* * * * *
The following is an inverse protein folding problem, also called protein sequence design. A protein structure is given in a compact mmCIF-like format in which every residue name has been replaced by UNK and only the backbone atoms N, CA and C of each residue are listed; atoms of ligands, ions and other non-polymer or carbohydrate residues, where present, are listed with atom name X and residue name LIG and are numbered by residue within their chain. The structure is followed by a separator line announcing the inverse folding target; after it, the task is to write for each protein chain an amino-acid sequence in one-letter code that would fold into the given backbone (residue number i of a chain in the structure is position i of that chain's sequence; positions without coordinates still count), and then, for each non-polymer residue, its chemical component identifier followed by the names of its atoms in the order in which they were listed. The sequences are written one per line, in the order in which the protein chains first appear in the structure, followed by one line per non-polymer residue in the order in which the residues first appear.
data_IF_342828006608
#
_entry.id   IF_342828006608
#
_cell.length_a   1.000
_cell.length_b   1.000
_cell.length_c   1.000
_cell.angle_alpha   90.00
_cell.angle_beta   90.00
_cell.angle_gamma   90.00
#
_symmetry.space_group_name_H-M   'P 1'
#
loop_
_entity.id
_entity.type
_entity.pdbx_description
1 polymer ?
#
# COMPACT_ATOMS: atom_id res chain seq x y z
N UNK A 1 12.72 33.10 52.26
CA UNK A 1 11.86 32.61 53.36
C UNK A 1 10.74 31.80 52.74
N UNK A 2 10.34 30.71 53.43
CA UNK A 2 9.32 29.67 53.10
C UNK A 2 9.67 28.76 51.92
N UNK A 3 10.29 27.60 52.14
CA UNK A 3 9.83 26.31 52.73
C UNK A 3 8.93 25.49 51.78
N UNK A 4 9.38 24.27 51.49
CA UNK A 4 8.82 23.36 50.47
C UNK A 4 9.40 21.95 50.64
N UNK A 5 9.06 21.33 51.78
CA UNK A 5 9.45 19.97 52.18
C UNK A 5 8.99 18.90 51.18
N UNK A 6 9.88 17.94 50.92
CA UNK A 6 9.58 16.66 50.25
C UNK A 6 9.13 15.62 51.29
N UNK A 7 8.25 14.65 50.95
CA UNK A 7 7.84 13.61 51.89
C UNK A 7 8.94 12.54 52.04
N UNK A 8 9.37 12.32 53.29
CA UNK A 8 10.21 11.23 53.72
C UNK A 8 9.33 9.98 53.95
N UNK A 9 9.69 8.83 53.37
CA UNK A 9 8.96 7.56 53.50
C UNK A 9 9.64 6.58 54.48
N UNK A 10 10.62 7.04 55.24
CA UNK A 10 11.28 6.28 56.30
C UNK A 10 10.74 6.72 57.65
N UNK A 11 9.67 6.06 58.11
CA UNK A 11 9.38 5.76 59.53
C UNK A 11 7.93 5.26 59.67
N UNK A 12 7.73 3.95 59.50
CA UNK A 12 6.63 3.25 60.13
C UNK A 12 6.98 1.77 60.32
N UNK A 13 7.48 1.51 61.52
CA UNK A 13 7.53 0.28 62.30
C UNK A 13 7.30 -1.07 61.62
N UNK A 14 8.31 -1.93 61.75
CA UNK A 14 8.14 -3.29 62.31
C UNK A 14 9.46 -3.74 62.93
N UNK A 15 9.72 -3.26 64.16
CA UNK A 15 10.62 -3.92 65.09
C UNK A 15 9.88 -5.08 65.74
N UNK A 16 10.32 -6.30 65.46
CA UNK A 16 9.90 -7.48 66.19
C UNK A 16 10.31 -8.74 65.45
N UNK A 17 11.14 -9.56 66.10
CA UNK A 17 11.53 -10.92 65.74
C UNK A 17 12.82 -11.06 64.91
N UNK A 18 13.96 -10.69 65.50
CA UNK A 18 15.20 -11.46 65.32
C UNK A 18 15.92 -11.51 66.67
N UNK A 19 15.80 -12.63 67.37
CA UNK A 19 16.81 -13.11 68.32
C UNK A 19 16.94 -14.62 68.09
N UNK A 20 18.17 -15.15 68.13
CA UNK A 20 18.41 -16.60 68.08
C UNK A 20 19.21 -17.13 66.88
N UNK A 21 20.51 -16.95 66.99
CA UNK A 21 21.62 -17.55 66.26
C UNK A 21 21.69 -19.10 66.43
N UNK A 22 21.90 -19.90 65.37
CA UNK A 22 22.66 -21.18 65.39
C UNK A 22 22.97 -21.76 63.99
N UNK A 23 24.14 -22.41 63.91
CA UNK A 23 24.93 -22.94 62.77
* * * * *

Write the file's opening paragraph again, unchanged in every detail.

The following is an inverse protein folding problem, also called protein sequence design. A protein structure is given in a compact mmCIF-like format in which every residue name has been replaced by UNK and only the backbone atoms N, CA and C of each residue are listed; atoms of ligands, ions and other non-polymer or carbohydrate residues, where present, are listed with atom name X and residue name LIG and are numbered by residue within their chain. The structure is followed by a separator line announcing the inverse folding target; after it, the task is to write for each protein chain an amino-acid sequence in one-letter code that would fold into the given backbone (residue number i of a chain in the structure is position i of that chain's sequence; positions without coordinates still count), and then, for each non-polymer residue, its chemical component identifier followed by the names of its atoms in the order in which they were listed. The sequences are written one per line, in the order in which the protein chains first appear in the structure, followed by one line per non-polymer residue in the order in which the residues first appear.